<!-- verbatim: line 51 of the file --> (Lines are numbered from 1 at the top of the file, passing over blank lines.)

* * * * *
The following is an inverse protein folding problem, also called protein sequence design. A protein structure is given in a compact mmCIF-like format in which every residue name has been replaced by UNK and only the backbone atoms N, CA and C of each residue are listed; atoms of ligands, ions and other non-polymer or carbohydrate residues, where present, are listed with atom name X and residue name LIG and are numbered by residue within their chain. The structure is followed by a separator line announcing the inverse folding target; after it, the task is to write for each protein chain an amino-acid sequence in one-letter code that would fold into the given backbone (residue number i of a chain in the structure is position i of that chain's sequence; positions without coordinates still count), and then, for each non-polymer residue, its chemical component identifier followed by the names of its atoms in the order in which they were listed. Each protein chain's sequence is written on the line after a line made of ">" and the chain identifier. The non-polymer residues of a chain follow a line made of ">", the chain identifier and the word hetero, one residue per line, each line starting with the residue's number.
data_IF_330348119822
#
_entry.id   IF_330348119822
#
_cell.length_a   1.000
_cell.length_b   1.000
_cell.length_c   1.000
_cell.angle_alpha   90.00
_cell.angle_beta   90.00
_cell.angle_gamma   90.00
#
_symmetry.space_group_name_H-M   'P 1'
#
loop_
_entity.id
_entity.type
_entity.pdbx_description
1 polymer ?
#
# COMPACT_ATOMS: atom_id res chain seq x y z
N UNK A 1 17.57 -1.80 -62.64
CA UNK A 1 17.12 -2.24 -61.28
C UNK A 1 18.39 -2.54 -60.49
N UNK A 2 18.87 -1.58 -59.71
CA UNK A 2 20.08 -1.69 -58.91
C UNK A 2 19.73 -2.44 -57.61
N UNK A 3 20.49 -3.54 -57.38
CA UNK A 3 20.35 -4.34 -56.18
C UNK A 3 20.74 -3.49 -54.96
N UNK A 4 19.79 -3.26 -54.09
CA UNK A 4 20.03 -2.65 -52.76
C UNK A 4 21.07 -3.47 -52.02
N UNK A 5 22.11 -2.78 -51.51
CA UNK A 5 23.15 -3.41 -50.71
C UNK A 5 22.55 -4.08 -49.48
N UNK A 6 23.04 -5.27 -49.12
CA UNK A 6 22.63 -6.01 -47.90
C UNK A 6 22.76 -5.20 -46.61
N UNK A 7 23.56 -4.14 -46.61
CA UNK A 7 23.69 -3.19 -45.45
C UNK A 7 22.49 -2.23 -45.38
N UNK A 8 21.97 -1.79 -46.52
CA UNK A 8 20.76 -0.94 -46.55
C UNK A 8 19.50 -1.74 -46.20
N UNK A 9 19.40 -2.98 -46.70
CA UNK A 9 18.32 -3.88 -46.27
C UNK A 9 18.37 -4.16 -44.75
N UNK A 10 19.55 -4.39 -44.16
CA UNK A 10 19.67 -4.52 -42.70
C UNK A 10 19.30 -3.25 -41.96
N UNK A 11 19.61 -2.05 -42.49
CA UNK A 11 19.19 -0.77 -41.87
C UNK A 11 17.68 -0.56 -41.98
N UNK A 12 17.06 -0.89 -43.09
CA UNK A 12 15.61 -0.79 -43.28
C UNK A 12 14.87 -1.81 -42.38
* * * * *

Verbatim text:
C UNK A 10 19.30 -3.25 -41.96